Reynolds’s engaging illustrations are rendered in ink and watercolor and set the mood for the  story. I have really enjoyed their collaborative I Am Series. The series really helps children discover and use the important tools within themselves that will last a lifetime. Follow Verde  and Reynolds  online at their websites.

Resources:  Make sure you check out the Author’s Note and extensive backmatter, which includes special yoga poses and breathing and mindfulness techniques to help readers feel confident.  

Susan Verde is the bestselling author of I Am Yoga, I Am Peace, I Am Human, I Am Love, I Am One, and The Museum, all illustrated by Peter H. Reynolds, as well as Rock ‘n’ Roll Soul, illustrated by Matthew Cordell. She teaches yoga and mindfulness to children and lives with her three children in East Hampton, New York.

Every Friday, authors and KidLit bloggers post a favorite picture book. To see a complete listing of all the Perfect Picture Books (PPB) with resources, please visit author Susanna Leonard Hill’s website.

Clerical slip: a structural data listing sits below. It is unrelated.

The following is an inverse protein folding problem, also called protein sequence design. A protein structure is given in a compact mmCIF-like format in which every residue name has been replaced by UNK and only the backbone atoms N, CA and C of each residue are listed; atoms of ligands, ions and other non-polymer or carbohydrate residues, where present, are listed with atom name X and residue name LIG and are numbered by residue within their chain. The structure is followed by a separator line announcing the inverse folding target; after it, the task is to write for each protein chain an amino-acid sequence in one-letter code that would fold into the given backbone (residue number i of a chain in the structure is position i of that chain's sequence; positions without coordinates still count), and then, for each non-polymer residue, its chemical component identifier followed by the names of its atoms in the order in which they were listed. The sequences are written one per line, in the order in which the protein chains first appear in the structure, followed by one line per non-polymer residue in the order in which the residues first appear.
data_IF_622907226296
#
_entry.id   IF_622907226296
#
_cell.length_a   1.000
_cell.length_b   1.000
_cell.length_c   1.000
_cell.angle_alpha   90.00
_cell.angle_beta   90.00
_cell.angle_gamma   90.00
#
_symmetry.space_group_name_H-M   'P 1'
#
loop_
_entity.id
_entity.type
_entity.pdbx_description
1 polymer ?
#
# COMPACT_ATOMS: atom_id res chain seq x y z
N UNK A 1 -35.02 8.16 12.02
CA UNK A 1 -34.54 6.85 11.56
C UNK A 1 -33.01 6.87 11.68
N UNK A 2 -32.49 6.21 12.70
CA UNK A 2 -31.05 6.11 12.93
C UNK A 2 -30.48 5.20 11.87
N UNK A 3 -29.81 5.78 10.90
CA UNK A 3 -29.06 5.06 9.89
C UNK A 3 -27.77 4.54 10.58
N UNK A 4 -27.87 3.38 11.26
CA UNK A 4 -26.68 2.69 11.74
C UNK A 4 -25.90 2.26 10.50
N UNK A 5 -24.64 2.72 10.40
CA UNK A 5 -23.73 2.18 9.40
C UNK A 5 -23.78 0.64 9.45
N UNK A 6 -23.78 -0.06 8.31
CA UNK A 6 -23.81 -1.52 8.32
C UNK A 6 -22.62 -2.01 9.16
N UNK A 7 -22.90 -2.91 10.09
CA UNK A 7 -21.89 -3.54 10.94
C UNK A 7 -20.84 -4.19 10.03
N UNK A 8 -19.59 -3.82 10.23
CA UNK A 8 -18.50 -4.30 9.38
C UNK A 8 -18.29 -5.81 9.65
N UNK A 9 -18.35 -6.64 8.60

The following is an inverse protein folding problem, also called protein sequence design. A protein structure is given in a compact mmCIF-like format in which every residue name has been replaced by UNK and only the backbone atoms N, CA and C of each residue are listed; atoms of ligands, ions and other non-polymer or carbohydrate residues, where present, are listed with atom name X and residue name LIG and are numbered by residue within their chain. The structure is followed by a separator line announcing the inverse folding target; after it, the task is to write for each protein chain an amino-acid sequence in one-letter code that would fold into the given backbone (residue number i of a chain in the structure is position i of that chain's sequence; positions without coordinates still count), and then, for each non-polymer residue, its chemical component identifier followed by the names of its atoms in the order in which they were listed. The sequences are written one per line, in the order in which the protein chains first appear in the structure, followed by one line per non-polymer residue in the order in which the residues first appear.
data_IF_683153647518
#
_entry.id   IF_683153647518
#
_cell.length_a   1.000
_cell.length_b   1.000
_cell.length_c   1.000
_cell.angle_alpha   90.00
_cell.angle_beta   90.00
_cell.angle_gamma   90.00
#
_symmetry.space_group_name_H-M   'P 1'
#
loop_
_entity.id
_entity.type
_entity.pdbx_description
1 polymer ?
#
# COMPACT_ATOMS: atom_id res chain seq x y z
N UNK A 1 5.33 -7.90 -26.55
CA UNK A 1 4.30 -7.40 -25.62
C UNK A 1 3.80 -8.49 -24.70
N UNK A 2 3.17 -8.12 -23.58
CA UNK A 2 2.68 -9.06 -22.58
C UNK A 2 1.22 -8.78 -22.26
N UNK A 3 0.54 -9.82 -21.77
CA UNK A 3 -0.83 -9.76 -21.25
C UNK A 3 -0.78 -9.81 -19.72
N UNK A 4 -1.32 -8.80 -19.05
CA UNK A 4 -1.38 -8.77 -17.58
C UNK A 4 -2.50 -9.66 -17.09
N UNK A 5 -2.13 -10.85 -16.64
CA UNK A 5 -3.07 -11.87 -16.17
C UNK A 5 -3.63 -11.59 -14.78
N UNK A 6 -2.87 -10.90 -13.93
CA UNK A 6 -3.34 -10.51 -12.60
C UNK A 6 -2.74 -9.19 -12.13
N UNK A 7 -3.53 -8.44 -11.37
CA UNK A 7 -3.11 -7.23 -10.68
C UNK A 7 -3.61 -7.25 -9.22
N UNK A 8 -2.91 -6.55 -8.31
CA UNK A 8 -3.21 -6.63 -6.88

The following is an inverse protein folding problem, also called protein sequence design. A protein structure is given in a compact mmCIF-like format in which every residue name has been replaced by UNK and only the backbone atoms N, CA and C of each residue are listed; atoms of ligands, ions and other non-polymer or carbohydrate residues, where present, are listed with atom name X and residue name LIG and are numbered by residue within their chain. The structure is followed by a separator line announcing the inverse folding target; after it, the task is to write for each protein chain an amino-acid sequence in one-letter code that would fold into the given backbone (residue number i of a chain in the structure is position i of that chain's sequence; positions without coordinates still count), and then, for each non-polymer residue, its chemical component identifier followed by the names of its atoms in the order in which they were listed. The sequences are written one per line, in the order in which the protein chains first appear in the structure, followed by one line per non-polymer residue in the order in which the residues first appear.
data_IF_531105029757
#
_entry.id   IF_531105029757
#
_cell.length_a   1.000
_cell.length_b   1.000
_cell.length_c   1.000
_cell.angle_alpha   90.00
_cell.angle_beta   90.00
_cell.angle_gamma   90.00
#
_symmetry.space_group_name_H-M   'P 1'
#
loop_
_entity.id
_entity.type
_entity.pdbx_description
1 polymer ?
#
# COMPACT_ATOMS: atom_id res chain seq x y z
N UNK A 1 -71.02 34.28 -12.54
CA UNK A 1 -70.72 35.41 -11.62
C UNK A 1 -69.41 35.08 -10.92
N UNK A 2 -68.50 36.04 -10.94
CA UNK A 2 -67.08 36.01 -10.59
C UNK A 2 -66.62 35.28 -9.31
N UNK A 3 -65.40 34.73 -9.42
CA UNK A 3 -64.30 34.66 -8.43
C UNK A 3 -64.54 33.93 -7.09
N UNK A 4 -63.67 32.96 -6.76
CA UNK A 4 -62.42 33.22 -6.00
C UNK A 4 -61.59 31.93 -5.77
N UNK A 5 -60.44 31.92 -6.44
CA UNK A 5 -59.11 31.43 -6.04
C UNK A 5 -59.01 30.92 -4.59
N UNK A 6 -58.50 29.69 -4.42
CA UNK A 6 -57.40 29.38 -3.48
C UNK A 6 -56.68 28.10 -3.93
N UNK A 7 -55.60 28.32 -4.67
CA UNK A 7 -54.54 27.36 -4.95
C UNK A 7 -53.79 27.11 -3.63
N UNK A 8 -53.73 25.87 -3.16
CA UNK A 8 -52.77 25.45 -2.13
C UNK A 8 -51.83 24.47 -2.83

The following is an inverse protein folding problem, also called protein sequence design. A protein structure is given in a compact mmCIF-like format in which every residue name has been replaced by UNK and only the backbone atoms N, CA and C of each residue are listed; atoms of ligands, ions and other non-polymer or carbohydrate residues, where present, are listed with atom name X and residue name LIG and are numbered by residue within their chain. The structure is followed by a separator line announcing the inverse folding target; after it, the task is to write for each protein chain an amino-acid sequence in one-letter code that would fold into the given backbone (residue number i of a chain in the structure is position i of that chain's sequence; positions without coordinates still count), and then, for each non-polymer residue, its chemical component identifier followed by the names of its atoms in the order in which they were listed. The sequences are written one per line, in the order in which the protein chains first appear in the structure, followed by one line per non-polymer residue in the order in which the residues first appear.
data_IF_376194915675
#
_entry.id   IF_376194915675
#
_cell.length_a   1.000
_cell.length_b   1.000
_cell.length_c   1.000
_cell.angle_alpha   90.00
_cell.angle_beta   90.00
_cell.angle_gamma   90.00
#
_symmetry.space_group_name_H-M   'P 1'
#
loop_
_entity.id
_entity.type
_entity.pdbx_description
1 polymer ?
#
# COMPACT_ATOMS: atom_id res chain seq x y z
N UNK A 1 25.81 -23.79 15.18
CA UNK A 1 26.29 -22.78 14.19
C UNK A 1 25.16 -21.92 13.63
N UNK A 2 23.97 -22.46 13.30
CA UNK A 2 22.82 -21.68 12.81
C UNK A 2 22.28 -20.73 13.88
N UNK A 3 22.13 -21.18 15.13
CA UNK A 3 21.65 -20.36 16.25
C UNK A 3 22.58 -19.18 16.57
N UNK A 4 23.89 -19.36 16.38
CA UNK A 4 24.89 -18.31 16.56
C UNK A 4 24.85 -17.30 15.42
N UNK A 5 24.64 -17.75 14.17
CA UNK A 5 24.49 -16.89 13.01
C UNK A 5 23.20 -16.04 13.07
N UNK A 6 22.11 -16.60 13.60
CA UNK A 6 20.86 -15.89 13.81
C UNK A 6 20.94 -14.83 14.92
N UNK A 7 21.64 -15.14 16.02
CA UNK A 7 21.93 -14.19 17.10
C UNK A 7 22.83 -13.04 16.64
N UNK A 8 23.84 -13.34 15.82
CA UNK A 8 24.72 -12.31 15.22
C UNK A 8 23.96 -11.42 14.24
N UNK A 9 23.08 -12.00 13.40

*Reviewed from a library copy.

 

Love in the Library by Maggie Tokuda-Hall

Asian American and Pacific Islander Heritage Month – May 1 – 31, 2022

Love in the Library

Maggie Tokuda-Hall, Author

Yas Imamura, Illustrator

Candlewick Press, Historical Fiction, Feb. 8, 2022

Themes; Japanese Americans, Relocation camps, Library, World War II, Love, Hope

Suitable for ages: 6-9

Opening: “Tama did not like the desert. She brushed the dust from her eyes as she walked to the library. The barbed wire fences and guard towers cast long shadows over her path. She always did her best not to look at the guards.”

Book Jacket Synopsis:

“The miracle is in us. As long as we believe in change, in beauty, in hope.”

Tama works in the library at the Minidoka incarceration camp, where she is imprisoned because she is Japanese American.  Life in the Idaho camp is relentless and getting through each day is hard. Tama prefers to escape into her books, with their stories of honor and adventure. 

But every day, George is there, too — with a smile, yet another stack of books, and his comforting presence. It is George who helps Tama understand that she isn’t alone, and in that realization, hope if found.

Based on the experience of author Maggie Tokuda-Hall’s own grandparents, who met in Minidoka during World War II, this is a wrenching and beautiful tale of two people who find each other during a time of extreme darkness, and the family born out of their love.